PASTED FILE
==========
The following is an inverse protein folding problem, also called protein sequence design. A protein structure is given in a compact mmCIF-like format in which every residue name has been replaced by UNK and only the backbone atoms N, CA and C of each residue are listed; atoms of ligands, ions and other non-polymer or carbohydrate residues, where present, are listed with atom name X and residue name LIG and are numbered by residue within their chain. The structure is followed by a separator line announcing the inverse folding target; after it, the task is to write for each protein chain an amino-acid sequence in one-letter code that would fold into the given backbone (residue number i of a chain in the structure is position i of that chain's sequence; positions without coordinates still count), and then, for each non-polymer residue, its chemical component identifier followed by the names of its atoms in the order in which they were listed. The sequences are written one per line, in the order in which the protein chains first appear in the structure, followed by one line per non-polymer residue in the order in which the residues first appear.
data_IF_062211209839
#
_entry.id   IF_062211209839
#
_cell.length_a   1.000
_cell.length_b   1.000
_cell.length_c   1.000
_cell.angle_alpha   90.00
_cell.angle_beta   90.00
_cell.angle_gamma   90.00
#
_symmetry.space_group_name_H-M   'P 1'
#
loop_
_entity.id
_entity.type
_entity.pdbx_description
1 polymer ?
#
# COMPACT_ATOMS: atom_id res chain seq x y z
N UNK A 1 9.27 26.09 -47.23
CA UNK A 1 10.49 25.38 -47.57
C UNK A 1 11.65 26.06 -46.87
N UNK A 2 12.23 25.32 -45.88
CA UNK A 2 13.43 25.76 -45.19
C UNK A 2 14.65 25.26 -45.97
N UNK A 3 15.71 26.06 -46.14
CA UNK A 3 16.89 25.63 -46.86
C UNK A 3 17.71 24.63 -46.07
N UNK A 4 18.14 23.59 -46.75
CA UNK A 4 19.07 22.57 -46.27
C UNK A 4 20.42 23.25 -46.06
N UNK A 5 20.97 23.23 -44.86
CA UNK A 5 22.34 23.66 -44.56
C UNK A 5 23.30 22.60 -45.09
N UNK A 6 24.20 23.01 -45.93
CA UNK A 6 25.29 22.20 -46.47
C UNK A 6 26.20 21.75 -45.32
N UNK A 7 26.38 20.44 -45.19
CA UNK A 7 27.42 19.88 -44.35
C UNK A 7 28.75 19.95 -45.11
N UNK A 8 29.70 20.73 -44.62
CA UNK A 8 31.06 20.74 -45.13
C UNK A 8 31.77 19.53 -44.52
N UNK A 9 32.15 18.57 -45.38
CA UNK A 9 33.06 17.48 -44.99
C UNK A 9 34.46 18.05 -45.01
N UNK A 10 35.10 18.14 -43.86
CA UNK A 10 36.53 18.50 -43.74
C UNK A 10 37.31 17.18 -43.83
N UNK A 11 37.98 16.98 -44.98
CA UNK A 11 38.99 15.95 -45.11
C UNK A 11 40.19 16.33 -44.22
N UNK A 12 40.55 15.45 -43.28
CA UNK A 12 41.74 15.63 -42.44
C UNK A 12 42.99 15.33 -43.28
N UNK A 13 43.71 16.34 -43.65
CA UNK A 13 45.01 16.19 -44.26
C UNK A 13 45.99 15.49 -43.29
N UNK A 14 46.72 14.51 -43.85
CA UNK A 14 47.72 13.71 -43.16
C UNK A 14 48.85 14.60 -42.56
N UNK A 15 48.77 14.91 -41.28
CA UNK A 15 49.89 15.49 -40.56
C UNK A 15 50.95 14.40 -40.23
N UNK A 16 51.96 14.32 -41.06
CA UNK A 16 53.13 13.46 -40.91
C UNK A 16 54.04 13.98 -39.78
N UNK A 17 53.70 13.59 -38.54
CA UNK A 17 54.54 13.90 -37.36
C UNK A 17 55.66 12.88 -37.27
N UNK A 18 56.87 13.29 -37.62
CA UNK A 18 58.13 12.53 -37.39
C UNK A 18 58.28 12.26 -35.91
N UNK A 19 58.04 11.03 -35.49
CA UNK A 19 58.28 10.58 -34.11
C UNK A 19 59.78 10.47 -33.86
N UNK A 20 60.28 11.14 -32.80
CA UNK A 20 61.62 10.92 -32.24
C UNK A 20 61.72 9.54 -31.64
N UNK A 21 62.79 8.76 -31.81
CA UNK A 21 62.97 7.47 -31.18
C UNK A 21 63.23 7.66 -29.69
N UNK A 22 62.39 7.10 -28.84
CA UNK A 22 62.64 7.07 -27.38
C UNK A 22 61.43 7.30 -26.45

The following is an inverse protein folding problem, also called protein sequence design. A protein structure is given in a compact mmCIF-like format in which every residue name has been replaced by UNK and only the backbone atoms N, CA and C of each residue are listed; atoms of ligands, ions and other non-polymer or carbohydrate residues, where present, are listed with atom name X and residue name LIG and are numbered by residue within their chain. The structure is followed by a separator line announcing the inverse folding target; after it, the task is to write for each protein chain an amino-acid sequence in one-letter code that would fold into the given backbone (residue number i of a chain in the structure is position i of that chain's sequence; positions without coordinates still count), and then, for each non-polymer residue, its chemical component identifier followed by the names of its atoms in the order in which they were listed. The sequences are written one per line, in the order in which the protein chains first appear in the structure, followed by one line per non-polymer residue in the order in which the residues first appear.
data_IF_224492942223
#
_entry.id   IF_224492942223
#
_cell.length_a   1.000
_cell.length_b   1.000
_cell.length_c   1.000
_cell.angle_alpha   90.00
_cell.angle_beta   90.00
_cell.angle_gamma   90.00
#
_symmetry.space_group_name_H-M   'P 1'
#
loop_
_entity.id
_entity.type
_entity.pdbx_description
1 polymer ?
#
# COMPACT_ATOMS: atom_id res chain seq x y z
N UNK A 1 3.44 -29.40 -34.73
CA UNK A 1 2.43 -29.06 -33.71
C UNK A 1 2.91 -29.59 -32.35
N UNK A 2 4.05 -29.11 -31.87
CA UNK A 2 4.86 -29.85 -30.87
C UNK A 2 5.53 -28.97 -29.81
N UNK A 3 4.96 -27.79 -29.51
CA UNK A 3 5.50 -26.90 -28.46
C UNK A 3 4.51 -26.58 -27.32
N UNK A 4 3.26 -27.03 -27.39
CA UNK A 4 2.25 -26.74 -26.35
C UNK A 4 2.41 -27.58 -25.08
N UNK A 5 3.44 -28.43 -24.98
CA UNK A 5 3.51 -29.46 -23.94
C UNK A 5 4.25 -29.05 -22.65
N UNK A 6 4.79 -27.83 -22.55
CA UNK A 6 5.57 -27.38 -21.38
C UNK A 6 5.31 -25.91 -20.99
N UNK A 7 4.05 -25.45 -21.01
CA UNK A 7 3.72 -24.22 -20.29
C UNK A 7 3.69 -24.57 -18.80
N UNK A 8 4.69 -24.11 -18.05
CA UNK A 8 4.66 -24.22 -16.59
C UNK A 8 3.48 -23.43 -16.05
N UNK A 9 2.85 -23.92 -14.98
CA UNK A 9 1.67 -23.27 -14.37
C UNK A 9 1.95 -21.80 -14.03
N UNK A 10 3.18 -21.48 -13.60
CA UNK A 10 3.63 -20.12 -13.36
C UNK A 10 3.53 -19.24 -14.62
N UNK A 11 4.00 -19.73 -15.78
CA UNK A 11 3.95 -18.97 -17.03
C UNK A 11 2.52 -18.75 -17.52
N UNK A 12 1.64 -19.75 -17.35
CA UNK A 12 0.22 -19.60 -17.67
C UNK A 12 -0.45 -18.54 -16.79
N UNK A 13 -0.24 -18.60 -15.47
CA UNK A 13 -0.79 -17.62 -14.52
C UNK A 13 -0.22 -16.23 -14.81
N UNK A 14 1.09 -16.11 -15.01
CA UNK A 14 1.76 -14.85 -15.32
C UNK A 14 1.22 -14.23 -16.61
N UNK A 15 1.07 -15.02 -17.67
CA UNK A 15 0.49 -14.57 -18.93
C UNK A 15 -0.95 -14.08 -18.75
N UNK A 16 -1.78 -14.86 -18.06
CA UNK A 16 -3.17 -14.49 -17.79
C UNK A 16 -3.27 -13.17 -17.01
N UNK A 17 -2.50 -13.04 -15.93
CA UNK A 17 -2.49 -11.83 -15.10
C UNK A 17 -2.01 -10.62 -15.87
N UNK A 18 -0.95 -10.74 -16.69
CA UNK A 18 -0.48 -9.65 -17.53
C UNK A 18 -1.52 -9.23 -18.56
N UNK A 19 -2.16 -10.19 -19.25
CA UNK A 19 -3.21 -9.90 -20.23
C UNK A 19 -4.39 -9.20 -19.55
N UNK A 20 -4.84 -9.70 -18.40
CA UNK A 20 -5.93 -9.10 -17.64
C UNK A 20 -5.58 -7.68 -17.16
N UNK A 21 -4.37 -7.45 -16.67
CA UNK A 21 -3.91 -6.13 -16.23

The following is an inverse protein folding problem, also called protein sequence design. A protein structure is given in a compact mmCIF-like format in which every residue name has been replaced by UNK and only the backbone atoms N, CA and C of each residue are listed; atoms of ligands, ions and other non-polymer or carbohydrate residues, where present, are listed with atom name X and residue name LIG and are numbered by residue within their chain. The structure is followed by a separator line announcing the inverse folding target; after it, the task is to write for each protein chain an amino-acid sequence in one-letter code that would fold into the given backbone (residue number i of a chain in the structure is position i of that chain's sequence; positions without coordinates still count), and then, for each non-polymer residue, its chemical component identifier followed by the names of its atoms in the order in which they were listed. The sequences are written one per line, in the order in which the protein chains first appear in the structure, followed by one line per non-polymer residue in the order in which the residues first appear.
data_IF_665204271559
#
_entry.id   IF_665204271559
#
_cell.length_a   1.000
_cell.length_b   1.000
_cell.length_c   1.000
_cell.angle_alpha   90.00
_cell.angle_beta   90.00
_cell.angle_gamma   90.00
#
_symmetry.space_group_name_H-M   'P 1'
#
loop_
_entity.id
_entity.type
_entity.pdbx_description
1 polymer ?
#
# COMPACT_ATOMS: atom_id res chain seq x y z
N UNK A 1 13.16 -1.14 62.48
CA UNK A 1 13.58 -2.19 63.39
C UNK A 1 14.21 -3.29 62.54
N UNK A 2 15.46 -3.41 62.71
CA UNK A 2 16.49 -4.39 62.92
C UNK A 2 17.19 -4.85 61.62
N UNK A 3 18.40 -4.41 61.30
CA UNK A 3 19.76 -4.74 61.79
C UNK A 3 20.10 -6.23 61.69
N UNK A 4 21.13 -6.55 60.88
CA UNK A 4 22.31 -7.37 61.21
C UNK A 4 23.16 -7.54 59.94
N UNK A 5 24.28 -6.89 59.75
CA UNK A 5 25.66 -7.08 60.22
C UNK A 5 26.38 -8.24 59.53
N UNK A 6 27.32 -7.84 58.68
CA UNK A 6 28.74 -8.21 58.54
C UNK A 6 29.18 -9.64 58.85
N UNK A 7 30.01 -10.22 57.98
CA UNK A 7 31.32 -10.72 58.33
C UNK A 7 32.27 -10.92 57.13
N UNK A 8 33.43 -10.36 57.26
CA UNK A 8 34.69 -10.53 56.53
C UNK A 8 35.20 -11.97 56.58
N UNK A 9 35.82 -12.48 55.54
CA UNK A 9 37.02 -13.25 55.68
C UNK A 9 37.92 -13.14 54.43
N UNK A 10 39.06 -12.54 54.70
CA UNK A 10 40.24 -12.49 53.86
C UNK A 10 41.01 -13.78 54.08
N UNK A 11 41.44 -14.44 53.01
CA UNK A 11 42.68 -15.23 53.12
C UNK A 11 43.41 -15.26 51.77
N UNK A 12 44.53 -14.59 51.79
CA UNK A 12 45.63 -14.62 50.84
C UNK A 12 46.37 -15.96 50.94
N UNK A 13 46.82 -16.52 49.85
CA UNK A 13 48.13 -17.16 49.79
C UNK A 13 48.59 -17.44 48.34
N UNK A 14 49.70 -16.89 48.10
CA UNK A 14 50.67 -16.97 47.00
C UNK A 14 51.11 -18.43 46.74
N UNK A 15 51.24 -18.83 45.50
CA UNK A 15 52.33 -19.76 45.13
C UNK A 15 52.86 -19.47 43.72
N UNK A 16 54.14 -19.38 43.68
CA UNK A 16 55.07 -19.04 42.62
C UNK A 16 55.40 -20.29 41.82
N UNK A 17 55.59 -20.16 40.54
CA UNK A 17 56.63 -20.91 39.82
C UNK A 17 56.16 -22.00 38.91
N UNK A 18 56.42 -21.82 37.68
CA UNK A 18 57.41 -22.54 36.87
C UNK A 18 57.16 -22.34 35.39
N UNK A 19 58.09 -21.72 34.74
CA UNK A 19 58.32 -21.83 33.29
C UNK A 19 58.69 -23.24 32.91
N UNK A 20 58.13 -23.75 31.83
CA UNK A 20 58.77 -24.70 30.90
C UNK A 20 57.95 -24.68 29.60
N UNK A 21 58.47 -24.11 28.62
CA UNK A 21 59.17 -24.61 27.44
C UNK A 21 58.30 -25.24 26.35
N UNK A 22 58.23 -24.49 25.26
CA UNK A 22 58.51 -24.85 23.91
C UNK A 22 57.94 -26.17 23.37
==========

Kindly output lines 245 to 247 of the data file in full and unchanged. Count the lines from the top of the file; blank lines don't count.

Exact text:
C UNK A 18 57.16 -22.34 35.39
N UNK A 19 58.09 -21.72 34.74
CA UNK A 19 58.32 -21.83 33.29